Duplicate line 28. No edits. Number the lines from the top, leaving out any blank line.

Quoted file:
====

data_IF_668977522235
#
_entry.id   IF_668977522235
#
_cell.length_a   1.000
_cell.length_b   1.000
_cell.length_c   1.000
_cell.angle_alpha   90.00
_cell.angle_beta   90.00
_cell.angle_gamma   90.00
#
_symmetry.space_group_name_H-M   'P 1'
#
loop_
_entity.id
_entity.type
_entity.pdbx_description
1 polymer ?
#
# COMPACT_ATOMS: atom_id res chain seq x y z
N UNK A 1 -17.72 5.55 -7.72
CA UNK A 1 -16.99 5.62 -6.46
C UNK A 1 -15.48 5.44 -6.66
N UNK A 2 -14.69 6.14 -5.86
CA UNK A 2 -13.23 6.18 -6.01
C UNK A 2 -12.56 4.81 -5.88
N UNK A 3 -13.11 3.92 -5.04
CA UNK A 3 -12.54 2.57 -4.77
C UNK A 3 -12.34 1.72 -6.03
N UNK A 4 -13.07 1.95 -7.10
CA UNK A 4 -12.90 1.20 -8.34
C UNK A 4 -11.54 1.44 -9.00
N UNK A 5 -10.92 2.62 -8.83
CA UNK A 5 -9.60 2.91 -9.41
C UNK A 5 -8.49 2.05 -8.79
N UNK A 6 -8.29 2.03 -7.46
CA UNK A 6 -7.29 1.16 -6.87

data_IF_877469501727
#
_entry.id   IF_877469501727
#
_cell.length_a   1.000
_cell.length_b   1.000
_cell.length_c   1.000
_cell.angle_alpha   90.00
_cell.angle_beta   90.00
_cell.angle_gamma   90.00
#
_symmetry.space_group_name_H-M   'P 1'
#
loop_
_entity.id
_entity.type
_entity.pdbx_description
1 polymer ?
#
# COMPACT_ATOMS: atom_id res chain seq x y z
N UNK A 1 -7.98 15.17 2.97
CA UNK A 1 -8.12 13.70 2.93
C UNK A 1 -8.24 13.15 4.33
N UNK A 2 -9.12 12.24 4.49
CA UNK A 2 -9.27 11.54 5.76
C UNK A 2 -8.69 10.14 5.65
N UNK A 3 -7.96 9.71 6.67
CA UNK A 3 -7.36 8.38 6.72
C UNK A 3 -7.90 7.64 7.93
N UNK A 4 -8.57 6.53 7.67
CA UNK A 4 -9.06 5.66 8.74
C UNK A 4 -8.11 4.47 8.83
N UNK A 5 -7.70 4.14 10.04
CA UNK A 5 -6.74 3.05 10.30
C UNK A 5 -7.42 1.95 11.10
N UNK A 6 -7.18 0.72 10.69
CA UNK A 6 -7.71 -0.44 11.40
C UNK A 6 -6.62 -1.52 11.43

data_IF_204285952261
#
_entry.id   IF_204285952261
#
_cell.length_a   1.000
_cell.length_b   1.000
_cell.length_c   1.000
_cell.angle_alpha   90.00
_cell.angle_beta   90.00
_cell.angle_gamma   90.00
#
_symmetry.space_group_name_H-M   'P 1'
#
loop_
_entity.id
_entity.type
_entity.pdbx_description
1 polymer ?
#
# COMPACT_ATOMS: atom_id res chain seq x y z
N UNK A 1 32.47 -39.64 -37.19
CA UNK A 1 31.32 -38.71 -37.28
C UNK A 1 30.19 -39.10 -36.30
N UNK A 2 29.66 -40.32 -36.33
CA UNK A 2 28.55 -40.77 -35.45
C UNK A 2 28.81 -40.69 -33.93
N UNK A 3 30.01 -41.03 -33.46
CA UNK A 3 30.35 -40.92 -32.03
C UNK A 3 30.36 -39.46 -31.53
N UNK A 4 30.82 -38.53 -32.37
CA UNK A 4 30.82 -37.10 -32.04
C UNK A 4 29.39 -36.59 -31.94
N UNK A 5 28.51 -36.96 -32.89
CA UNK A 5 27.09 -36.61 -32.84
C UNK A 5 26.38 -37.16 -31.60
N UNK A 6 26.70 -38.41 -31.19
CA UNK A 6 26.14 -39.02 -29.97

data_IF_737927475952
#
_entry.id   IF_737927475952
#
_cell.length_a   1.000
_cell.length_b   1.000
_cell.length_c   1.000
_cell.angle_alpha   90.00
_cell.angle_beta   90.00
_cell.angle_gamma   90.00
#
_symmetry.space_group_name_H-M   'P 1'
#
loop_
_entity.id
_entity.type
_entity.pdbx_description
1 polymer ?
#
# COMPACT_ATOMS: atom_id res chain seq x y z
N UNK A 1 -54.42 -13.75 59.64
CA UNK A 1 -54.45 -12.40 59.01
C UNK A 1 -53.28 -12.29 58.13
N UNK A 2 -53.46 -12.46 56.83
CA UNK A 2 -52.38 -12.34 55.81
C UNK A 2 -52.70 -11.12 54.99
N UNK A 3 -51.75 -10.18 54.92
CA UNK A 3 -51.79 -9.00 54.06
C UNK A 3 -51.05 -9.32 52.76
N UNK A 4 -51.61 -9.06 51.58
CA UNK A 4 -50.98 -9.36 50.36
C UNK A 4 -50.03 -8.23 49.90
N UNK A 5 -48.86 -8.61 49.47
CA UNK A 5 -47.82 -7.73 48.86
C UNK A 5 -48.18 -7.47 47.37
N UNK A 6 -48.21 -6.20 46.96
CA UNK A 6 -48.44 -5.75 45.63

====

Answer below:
CA UNK A 3 -12.54 2.57 -4.77